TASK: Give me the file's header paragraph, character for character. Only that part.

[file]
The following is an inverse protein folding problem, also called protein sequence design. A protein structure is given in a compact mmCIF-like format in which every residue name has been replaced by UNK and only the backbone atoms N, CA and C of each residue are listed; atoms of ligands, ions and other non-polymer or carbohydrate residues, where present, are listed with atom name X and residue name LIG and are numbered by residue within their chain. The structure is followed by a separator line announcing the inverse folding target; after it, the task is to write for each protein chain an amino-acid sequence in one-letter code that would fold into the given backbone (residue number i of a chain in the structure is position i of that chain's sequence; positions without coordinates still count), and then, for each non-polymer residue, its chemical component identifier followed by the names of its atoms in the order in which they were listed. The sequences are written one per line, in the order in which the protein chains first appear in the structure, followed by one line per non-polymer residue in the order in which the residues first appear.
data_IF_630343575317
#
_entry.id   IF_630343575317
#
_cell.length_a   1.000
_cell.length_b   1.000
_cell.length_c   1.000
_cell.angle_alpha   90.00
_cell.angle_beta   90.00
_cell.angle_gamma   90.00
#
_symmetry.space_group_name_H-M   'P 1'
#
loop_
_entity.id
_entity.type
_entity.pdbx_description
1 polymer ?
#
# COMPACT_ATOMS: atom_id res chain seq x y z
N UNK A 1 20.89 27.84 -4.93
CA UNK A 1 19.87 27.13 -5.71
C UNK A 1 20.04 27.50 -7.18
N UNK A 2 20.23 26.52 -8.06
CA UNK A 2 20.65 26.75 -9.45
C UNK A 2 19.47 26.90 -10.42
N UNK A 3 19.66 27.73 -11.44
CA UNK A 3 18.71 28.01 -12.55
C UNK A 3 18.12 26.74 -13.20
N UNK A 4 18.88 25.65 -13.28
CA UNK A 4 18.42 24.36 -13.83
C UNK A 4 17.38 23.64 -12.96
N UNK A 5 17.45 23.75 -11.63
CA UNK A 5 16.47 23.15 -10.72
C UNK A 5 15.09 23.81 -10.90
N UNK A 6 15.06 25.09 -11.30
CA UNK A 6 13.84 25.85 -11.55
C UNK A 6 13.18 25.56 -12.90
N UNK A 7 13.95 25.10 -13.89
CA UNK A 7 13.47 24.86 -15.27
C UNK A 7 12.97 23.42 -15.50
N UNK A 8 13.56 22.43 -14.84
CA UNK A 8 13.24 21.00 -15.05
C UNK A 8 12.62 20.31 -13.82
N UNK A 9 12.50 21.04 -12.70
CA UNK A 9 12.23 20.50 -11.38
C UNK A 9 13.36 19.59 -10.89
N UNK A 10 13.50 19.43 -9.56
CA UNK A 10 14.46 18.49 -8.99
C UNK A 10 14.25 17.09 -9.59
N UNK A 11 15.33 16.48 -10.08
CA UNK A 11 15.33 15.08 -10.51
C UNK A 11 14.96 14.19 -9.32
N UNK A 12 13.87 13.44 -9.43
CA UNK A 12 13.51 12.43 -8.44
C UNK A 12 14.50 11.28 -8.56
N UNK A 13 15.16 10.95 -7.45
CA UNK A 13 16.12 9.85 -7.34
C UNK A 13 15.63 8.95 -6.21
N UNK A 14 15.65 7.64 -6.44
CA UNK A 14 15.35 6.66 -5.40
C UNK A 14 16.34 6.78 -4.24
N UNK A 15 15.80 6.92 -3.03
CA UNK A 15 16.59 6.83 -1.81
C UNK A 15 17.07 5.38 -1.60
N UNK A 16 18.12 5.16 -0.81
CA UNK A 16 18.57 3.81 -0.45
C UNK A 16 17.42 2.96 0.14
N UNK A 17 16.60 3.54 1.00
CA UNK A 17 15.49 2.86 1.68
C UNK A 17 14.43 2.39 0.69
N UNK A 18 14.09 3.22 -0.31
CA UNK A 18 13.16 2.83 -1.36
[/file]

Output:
The following is an inverse protein folding problem, also called protein sequence design. A protein structure is given in a compact mmCIF-like format in which every residue name has been replaced by UNK and only the backbone atoms N, CA and C of each residue are listed; atoms of ligands, ions and other non-polymer or carbohydrate residues, where present, are listed with atom name X and residue name LIG and are numbered by residue within their chain. The structure is followed by a separator line announcing the inverse folding target; after it, the task is to write for each protein chain an amino-acid sequence in one-letter code that would fold into the given backbone (residue number i of a chain in the structure is position i of that chain's sequence; positions without coordinates still count), and then, for each non-polymer residue, its chemical component identifier followed by the names of its atoms in the order in which they were listed. The sequences are written one per line, in the order in which the protein chains first appear in the structure, followed by one line per non-polymer residue in the order in which the residues first appear.